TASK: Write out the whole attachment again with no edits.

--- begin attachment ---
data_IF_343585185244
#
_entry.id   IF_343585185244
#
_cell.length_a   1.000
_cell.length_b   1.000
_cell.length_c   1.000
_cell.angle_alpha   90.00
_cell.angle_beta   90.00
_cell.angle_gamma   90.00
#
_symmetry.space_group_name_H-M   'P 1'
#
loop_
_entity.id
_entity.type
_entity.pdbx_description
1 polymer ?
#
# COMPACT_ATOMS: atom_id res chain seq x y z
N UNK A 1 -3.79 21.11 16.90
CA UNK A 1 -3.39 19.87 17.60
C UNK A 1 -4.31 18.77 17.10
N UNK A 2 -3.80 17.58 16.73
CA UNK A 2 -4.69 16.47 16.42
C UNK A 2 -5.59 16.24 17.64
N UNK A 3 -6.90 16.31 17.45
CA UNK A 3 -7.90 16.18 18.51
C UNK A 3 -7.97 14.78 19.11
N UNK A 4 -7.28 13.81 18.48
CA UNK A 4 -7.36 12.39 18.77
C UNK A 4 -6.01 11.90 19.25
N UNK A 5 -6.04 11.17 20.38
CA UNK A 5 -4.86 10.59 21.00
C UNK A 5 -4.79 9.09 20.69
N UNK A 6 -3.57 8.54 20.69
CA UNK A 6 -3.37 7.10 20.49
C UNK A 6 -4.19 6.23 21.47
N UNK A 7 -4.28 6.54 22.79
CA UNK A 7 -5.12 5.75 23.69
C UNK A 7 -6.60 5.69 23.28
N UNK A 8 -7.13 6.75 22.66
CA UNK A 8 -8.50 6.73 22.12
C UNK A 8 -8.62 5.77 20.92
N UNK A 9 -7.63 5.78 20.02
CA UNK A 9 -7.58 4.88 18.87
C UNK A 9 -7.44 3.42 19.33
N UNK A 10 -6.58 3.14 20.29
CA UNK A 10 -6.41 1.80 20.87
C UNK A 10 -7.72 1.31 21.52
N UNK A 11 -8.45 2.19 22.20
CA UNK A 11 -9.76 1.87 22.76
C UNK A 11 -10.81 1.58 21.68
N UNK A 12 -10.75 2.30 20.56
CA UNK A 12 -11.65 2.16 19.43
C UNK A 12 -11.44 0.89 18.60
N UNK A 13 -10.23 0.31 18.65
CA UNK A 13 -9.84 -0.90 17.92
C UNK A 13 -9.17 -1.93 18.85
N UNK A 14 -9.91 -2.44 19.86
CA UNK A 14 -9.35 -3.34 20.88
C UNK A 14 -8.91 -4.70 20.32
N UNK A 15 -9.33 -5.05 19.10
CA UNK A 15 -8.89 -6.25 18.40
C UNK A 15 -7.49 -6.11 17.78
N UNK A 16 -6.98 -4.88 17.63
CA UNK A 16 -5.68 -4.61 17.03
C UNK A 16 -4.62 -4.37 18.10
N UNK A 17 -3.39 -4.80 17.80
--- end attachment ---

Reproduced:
data_IF_343585185244
#
_entry.id   IF_343585185244
#
_cell.length_a   1.000
_cell.length_b   1.000
_cell.length_c   1.000
_cell.angle_alpha   90.00
_cell.angle_beta   90.00
_cell.angle_gamma   90.00
#
_symmetry.space_group_name_H-M   'P 1'
#
loop_
_entity.id
_entity.type
_entity.pdbx_description
1 polymer ?
#
# COMPACT_ATOMS: atom_id res chain seq x y z
N UNK A 1 -3.79 21.11 16.90
CA UNK A 1 -3.39 19.87 17.60
C UNK A 1 -4.31 18.77 17.10
N UNK A 2 -3.80 17.58 16.73
CA UNK A 2 -4.69 16.47 16.42
C UNK A 2 -5.59 16.24 17.64
N UNK A 3 -6.90 16.31 17.45
CA UNK A 3 -7.90 16.18 18.51
C UNK A 3 -7.97 14.78 19.11
N UNK A 4 -7.28 13.81 18.48
CA UNK A 4 -7.36 12.39 18.77
C UNK A 4 -6.01 11.90 19.25
N UNK A 5 -6.04 11.17 20.38
CA UNK A 5 -4.86 10.59 21.00
C UNK A 5 -4.79 9.09 20.69
N UNK A 6 -3.57 8.54 20.69
CA UNK A 6 -3.37 7.10 20.49
C UNK A 6 -4.19 6.23 21.47
N UNK A 7 -4.28 6.54 22.79
CA UNK A 7 -5.12 5.75 23.69
C UNK A 7 -6.60 5.69 23.28
N UNK A 8 -7.13 6.75 22.66
CA UNK A 8 -8.50 6.73 22.12
C UNK A 8 -8.62 5.77 20.92
N UNK A 9 -7.63 5.78 20.02
CA UNK A 9 -7.58 4.88 18.87
C UNK A 9 -7.44 3.42 19.33
N UNK A 10 -6.58 3.14 20.29
CA UNK A 10 -6.41 1.80 20.87
C UNK A 10 -7.72 1.31 21.52
N UNK A 11 -8.45 2.19 22.20
CA UNK A 11 -9.76 1.87 22.76
C UNK A 11 -10.81 1.58 21.68
N UNK A 12 -10.75 2.30 20.56
CA UNK A 12 -11.65 2.16 19.43
C UNK A 12 -11.44 0.89 18.60
N UNK A 13 -10.23 0.31 18.65
CA UNK A 13 -9.84 -0.90 17.92
C UNK A 13 -9.17 -1.93 18.85
N UNK A 14 -9.91 -2.44 19.86
CA UNK A 14 -9.35 -3.34 20.88
C UNK A 14 -8.91 -4.70 20.32
N UNK A 15 -9.33 -5.05 19.10
CA UNK A 15 -8.89 -6.25 18.40
C UNK A 15 -7.49 -6.11 17.78
N UNK A 16 -6.98 -4.88 17.63
CA UNK A 16 -5.68 -4.61 17.03
C UNK A 16 -4.62 -4.37 18.10
N UNK A 17 -3.39 -4.80 17.80